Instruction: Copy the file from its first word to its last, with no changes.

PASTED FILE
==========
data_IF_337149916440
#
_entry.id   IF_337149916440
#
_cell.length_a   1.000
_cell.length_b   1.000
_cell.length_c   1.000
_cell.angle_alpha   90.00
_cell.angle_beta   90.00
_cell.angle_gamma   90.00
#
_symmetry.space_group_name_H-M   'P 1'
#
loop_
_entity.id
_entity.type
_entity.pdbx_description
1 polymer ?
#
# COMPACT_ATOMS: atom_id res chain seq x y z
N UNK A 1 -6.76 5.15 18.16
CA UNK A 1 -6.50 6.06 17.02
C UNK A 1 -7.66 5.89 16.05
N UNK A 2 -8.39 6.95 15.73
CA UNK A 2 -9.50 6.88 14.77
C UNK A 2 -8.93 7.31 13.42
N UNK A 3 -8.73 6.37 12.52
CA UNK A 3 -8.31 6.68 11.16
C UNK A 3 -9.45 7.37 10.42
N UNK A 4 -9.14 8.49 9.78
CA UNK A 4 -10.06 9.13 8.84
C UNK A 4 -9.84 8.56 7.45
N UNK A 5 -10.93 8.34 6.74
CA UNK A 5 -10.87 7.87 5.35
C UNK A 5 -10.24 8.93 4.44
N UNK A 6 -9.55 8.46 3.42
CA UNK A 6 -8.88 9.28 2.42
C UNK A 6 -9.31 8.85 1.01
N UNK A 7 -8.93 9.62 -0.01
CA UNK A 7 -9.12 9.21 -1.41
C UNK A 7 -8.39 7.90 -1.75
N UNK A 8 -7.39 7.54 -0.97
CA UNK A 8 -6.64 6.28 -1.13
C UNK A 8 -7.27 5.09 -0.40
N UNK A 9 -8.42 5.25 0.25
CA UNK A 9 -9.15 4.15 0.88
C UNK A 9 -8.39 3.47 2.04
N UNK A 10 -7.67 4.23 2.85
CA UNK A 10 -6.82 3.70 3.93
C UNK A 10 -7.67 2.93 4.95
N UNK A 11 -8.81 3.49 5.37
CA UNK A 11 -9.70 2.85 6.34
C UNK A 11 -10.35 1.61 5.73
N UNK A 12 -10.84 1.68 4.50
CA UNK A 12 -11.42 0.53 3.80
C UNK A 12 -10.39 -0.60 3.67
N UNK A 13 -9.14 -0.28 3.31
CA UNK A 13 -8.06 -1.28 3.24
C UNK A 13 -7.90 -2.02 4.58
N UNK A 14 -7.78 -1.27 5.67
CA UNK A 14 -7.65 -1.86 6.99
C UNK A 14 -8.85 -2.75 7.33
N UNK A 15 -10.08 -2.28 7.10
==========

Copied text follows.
data_IF_337149916440
#
_entry.id   IF_337149916440
#
_cell.length_a   1.000
_cell.length_b   1.000
_cell.length_c   1.000
_cell.angle_alpha   90.00
_cell.angle_beta   90.00
_cell.angle_gamma   90.00
#
_symmetry.space_group_name_H-M   'P 1'
#
loop_
_entity.id
_entity.type
_entity.pdbx_description
1 polymer ?
#
# COMPACT_ATOMS: atom_id res chain seq x y z
N UNK A 1 -6.76 5.15 18.16
CA UNK A 1 -6.50 6.06 17.02
C UNK A 1 -7.66 5.89 16.05
N UNK A 2 -8.39 6.95 15.73
CA UNK A 2 -9.50 6.88 14.77
C UNK A 2 -8.93 7.31 13.42
N UNK A 3 -8.73 6.37 12.52
CA UNK A 3 -8.31 6.68 11.16
C UNK A 3 -9.45 7.37 10.42
N UNK A 4 -9.14 8.49 9.78
CA UNK A 4 -10.06 9.13 8.84
C UNK A 4 -9.84 8.56 7.45
N UNK A 5 -10.93 8.34 6.74
CA UNK A 5 -10.87 7.87 5.35
C UNK A 5 -10.24 8.93 4.44
N UNK A 6 -9.55 8.46 3.42
CA UNK A 6 -8.88 9.28 2.42
C UNK A 6 -9.31 8.85 1.01
N UNK A 7 -8.93 9.62 -0.01
CA UNK A 7 -9.12 9.21 -1.41
C UNK A 7 -8.39 7.90 -1.75
N UNK A 8 -7.39 7.54 -0.97
CA UNK A 8 -6.64 6.28 -1.13
C UNK A 8 -7.27 5.09 -0.40
N UNK A 9 -8.42 5.25 0.25
CA UNK A 9 -9.15 4.15 0.88
C UNK A 9 -8.39 3.47 2.04
N UNK A 10 -7.67 4.23 2.85
CA UNK A 10 -6.82 3.70 3.93
C UNK A 10 -7.67 2.93 4.95
N UNK A 11 -8.81 3.49 5.37
CA UNK A 11 -9.70 2.85 6.34
C UNK A 11 -10.35 1.61 5.73
N UNK A 12 -10.84 1.68 4.50
CA UNK A 12 -11.42 0.53 3.80
C UNK A 12 -10.39 -0.60 3.67
N UNK A 13 -9.14 -0.28 3.31
CA UNK A 13 -8.06 -1.28 3.24
C UNK A 13 -7.90 -2.02 4.58
N UNK A 14 -7.78 -1.27 5.67
CA UNK A 14 -7.65 -1.86 6.99
C UNK A 14 -8.85 -2.75 7.33
N UNK A 15 -10.08 -2.28 7.10